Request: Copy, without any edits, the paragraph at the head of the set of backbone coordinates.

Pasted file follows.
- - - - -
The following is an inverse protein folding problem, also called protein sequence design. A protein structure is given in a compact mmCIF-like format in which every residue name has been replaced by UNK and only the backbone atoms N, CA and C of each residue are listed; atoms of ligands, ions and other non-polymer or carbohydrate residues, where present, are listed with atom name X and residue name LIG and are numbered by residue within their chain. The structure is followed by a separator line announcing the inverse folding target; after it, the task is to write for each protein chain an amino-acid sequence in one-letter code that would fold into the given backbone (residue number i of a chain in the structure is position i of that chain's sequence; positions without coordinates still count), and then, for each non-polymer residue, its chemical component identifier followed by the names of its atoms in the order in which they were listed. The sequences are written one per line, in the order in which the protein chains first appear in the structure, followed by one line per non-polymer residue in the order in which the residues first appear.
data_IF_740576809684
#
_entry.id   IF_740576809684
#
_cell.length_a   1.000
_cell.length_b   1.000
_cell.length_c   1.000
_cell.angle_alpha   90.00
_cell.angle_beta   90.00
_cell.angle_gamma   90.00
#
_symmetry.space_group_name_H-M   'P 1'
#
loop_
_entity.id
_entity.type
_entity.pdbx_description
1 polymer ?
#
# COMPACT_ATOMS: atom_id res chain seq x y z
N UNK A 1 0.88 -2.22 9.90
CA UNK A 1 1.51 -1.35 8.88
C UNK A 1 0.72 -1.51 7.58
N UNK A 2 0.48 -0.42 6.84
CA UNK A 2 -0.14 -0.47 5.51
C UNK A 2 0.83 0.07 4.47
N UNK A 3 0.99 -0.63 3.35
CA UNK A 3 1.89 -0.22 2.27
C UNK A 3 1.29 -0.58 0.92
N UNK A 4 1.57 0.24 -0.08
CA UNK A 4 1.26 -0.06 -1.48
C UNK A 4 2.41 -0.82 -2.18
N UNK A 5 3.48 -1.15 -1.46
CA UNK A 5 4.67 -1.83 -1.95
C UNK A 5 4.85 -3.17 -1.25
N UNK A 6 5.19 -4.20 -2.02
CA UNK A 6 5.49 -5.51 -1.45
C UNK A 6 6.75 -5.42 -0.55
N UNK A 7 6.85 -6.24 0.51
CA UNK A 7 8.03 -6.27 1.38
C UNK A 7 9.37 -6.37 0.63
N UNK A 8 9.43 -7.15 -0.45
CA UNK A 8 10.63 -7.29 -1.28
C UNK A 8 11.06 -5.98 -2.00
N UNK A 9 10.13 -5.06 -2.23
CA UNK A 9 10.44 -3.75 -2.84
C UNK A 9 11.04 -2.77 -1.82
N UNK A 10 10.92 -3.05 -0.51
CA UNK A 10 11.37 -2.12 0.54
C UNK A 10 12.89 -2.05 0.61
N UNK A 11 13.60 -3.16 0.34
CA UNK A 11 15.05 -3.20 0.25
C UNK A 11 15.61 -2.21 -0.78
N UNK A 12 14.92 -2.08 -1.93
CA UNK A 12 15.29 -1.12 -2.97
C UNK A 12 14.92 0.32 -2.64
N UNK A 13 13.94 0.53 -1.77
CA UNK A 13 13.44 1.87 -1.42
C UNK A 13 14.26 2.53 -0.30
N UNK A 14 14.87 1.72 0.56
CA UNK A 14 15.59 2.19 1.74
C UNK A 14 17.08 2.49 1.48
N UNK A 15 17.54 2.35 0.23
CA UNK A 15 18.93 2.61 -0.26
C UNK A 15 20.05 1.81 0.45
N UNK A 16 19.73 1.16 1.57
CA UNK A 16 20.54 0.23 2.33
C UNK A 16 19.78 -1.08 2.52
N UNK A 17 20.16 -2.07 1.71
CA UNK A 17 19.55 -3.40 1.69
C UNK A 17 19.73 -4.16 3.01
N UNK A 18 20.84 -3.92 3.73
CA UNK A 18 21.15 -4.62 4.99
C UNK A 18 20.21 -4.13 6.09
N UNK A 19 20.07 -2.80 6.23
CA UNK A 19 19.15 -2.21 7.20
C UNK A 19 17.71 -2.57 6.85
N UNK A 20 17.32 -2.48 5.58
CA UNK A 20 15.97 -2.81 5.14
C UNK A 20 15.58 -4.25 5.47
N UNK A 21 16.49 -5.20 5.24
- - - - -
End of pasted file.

The following is an inverse protein folding problem, also called protein sequence design. A protein structure is given in a compact mmCIF-like format in which every residue name has been replaced by UNK and only the backbone atoms N, CA and C of each residue are listed; atoms of ligands, ions and other non-polymer or carbohydrate residues, where present, are listed with atom name X and residue name LIG and are numbered by residue within their chain. The structure is followed by a separator line announcing the inverse folding target; after it, the task is to write for each protein chain an amino-acid sequence in one-letter code that would fold into the given backbone (residue number i of a chain in the structure is position i of that chain's sequence; positions without coordinates still count), and then, for each non-polymer residue, its chemical component identifier followed by the names of its atoms in the order in which they were listed. The sequences are written one per line, in the order in which the protein chains first appear in the structure, followed by one line per non-polymer residue in the order in which the residues first appear.